I want to make sure that anyone who heard about the new sponsorship via me knows what *may* be involved. Similar to the ones I received for my 21 Run Salute campaign, substantial family and financial commitments could be required, far beyond simply training/racing hard and sharing your journey and inspiring others. Like sweepstakes prizes, free goods you receive and can keep via sponsorships are generally considered income and hence taxable (ref. IRS Other Income Rules). Some sponsors provide extra cash to cover that and some don't (I'm not sure about the Team EVOTRI sponsors). The athlete who's selling his bike says he's allowed to do what he wants with the equipment he received after fulfilling his sponsorship obligations, but that's not always the case. My husband bought a bike from All3Sports that was used before by Team All3Sports so it appears they were not allowed to keep their bikes.

Knowing fully well what I was getting into, here are my answers regarding my previous sponsorships:

Would I take back the experience!? NEVER IN A MILLION YEARS.

I'm not trying to discourage anyone from applying for Team EVOTRI to cut down my competition or anything :-) Just want everyone to ask questions and find out all you can before applying for or accepting ANY sponsorships. In fact, I have a question in right now about whether the BMC bike for the EVOTRI team would even come in a small enough size to fit me and if not, whether I could still be eligible to participate either riding another BMC bike model that fit or riding my old bike. We'll see ...

Tuesday, January 22, 2008

2008's Gonna Be Great

All righty, I think I've got most of the pieces in place for my 2008 race year. Here are my goals:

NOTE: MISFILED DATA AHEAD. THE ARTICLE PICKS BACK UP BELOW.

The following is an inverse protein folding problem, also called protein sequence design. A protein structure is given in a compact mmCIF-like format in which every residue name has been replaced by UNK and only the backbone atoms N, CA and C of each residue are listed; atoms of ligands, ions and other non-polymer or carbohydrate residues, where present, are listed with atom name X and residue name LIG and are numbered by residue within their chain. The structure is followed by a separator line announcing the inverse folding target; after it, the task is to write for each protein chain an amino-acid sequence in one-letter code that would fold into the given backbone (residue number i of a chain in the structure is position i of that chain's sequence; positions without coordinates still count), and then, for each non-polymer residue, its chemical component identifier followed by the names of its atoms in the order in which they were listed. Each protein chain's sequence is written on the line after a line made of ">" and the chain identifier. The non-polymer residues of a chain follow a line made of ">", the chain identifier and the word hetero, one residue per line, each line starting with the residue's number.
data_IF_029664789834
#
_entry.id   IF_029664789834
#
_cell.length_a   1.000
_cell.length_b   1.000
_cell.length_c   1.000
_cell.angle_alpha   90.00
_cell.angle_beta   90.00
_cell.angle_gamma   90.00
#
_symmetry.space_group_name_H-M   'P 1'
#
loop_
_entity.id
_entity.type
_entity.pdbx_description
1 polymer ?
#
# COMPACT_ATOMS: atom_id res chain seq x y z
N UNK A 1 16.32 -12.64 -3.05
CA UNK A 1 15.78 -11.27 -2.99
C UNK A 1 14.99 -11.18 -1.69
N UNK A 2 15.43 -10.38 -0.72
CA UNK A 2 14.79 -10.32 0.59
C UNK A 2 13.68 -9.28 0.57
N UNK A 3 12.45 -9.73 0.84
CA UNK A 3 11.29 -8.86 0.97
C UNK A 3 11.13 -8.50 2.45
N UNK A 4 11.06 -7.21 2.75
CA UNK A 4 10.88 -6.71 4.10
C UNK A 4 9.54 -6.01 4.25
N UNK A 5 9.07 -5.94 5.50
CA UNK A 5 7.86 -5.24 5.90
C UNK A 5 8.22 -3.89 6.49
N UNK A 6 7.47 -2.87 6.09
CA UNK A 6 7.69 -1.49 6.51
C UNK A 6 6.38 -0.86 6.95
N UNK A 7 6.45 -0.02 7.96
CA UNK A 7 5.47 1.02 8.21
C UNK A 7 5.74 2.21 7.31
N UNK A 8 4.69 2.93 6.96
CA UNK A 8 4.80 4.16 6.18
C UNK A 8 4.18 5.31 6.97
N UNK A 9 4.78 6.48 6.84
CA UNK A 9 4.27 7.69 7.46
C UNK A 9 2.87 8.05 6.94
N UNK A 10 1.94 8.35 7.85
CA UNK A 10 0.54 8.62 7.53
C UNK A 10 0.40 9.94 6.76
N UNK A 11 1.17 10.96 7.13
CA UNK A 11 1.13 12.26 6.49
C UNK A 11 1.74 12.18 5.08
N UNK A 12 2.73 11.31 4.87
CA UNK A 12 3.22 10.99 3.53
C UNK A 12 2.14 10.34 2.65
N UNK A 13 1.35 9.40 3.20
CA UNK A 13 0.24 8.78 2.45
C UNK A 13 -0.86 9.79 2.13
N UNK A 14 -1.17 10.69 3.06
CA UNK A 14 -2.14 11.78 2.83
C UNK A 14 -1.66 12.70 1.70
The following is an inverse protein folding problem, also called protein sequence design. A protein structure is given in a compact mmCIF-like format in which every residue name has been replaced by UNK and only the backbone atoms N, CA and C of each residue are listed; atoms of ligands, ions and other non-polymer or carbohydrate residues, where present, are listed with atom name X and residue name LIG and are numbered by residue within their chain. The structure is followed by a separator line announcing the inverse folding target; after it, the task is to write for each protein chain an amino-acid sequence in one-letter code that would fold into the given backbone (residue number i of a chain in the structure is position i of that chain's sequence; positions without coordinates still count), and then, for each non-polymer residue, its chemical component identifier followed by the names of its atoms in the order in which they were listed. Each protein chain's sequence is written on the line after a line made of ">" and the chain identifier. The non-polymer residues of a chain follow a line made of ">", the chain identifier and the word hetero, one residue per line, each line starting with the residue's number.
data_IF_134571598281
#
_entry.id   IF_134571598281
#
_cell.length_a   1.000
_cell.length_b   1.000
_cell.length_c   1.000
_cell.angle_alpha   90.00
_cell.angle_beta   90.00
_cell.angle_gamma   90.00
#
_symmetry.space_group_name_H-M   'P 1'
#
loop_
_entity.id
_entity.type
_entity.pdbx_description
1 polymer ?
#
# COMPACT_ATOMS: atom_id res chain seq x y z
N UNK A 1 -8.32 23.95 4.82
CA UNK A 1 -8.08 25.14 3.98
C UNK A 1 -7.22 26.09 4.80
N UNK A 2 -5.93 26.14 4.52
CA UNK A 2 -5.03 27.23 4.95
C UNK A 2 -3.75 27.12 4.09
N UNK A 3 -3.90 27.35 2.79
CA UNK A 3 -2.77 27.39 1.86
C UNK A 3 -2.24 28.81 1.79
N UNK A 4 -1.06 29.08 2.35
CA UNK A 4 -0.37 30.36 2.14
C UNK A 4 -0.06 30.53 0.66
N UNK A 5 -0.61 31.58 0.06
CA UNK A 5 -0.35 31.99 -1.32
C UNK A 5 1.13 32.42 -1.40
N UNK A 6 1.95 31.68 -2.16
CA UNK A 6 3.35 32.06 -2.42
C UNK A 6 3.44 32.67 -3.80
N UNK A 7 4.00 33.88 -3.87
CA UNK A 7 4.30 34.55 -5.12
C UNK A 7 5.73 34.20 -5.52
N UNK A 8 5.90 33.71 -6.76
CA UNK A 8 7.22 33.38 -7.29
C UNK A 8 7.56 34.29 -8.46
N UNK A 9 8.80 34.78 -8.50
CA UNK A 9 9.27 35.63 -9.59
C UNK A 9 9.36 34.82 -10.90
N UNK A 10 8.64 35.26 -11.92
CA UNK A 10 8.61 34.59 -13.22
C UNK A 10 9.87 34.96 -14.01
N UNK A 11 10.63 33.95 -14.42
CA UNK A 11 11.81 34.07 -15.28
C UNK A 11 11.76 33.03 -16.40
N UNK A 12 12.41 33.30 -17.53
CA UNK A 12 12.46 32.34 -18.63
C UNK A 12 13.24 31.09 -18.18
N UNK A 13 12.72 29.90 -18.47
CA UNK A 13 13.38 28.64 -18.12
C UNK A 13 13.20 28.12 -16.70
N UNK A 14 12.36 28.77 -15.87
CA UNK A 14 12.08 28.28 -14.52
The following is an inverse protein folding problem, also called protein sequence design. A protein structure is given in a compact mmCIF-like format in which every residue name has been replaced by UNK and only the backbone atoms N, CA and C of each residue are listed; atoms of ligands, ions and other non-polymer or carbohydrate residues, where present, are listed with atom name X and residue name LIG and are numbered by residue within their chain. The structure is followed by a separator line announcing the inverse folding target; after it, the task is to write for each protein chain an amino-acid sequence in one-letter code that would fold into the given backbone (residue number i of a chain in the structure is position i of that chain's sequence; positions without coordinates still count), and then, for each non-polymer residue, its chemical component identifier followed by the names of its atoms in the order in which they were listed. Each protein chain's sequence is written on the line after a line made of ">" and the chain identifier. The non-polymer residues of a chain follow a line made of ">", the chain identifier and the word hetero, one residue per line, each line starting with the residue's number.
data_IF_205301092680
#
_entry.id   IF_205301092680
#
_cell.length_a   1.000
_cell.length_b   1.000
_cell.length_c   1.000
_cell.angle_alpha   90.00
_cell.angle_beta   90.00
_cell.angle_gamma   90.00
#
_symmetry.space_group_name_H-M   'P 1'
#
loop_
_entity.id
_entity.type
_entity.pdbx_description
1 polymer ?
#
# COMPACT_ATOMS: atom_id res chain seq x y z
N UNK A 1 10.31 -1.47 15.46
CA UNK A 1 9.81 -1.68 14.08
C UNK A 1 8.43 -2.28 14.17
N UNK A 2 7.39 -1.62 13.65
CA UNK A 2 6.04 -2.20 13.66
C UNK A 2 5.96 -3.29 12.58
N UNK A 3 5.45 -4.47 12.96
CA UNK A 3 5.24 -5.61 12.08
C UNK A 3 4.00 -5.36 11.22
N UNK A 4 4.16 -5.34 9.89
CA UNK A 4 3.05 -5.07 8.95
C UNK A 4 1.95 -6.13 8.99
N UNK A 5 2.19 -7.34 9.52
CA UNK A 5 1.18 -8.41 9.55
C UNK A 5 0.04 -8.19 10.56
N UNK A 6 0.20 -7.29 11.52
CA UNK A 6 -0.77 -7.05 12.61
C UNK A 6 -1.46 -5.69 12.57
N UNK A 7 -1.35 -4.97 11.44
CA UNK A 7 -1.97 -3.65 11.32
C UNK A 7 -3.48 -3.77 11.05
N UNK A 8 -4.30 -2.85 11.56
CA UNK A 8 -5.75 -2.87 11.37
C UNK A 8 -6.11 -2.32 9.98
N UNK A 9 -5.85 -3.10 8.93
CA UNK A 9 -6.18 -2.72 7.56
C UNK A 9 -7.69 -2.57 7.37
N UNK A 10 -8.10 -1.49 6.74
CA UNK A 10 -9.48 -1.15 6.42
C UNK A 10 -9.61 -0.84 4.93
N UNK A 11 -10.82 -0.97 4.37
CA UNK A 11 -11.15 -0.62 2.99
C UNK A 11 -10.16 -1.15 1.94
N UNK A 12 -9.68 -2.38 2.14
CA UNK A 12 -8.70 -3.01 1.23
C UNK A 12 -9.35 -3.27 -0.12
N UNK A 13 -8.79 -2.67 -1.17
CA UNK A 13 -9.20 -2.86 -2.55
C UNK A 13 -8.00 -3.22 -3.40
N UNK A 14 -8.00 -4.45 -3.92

1. Get back to running more (30+ MPW).
2. Work on strength, flexibility, speed and the mind-body connection.
3. Run 5 more marathons in my 50-states marathon quest.
4. Shoot for a sub-5:45 1/2 iron tri (maybe a 5:30-something?)

This year, I'll not be able to get away with running only 20-30 MPW, not with 2 marathons scheduled a week apart in the fall (9/28 & 10/5). So goals #1 and #3 will go hand in hand. I'll use Pfitz's 12-week program to rebuild my mileage for my first marathon of the year (3/30) and then just maintain it. I've done this 2-marathons-one-week-apart nonsense 3 times in the past and it works well for me. Namely, I find there's much less time involved training and recovering when running marathons a week apart than when running marathons further apart. So, for me, it'll be more like running 4 marathons rather than 5 this year, which is good because I've got other things I want to do!

Like Goal #2, which is something I've let go by the wayside since getting into tris mainly because I felt like I just had too much on my plate learning how to swim, ride a road bike, figuring out nutrition and transitions, etc. Strength training, flexibility, speed work, plyometrics, balance, breathing, visualization and focus drills were all an integral part of my martial arts training a few years back and what made me feel really strong, inside and outside. I want to incorporate them into my tri training this year and bring back that feeling. I also think they'll be my keys to achieving goal #4.

And if you haven't yet heard about about the cool sponsorship opportunity with Team EVOTRI, go to their website now. ***ANYONE*** is welcome to apply, even if you have never done a triathlon before. The deadline is 2/15/08. I'm thinking about it!

Tuesday, January 15, 2008

Out with the Old ...

Wouldn't it be nice to have a Roomba that roamed around your mind, swept up thoughts and posted them automatically for you?

Especially when you know things from the previous year need tidying up and it's already (Ahem) the third week in January.

Time to pull out the Hoover upright ...

My 2007 goals? Well, I actually never posted them but I had written them down elsewhere:

1. Become a faster swimmer
2. Become a stronger cyclist
3. Run 5 more marathons in my 50-states marathon quest
4. Do a sub-6 hour half iron tri